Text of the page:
Mzansi artists sceptical of getting Samro royalties from TikTok, Netflix & Facebook

“The rights that they base this agreement on, are non-existent rights until such time The Copyright Act is amended to provide for them,” Eugene said, slamming the Samro deal.

06 May 2021 - 13:00 By chrizelda kekana
Eugene Mthethwa has slammed Samro's latest deal to get royalties from Facebook, Tik Tok and Netflix on artists' behalf.
Eugene Mthethwa has slammed Samro's latest deal to get royalties from Facebook, Tik Tok and Netflix on artists' behalf.
Image: Eugene Mthethwa/ Instagram

Veteran kwaito artist Eugene Mthethwa is one of many South African artists who have expressed scepticism at the newly announced deal by Samro to collect royalties on behalf of its members from TikTok, Facebook and Netflix.

The Southern African Music Rights Organisation (Samro) announced earlier this week that it has started collecting royalties on behalf of its members from social media platforms and the streaming service after concluding licensing agreements with the popular digital platforms.

In a statement, Samro said this was a major step towards adapting its licensing and royalty payments to the ever-changing technological landscape.

With the #JerusalemaChallenge having blown up on Tik Tok and Facebook, Master KG is one of the SA artists who will be laughing all the way to the bank along with many others, such as Kamo Mphela and squad, whose song Amanikiniki also blew up on social media.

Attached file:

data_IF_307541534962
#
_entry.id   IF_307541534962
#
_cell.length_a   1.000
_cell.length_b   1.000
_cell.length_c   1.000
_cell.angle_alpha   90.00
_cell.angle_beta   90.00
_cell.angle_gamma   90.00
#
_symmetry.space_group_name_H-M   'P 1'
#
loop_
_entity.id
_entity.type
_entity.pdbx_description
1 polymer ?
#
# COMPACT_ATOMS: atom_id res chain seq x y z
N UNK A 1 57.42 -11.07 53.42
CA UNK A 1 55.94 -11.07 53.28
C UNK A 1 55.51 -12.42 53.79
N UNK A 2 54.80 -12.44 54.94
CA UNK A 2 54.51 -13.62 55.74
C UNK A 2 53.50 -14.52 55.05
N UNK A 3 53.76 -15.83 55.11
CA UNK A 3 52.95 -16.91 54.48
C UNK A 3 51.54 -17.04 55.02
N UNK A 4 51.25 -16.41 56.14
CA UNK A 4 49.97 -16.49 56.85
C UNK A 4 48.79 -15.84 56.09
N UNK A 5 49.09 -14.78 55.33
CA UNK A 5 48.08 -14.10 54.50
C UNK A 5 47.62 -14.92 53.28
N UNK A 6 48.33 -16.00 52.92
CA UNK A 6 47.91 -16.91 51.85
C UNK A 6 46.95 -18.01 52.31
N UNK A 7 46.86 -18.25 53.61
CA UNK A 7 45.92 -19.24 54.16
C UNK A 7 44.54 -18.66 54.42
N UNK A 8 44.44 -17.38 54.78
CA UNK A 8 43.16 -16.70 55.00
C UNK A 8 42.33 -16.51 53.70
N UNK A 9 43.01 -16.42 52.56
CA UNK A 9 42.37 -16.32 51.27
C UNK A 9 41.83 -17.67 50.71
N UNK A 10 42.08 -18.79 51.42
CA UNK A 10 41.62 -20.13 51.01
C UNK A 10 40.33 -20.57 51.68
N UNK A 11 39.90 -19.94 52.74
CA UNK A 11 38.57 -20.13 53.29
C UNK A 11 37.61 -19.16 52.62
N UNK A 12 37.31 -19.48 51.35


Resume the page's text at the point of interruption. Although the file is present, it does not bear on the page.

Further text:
If executed as planned, Mzansi artists stand to benefit greatly from the deal. However, not all artist are convinced they will benefit from the deal.

Trompies' Eugene was one of the first people to vocalise his opinion that artists would most probably not benefit from the Samro deal.

In a lengthy Twitter thread, the Trompies member explained his view under minister Nathi Mthethwa's announcement tweet.

“The rights that they base this agreement on, are non-existent rights until such time as The Copyright Act is amended to provide for them. The fact that they are in the Bill does not endow them with any additional qualities to allow Samro/Capasso to purport to licence such “rights” at present.”

Eugene explained that the root of the problems artists face lie fundamentally in artist rights in SA, something the government has to intervene in to address.

Read the rest of his tweets below:

While receiving royalties should be seen as a win for artists, the TL was split when the news broke.

Some on the social media streets took to the TL in celebration and full of hope for better days to come, while others were not convinced that the deal would actually benefit them.

Here are some reactions:


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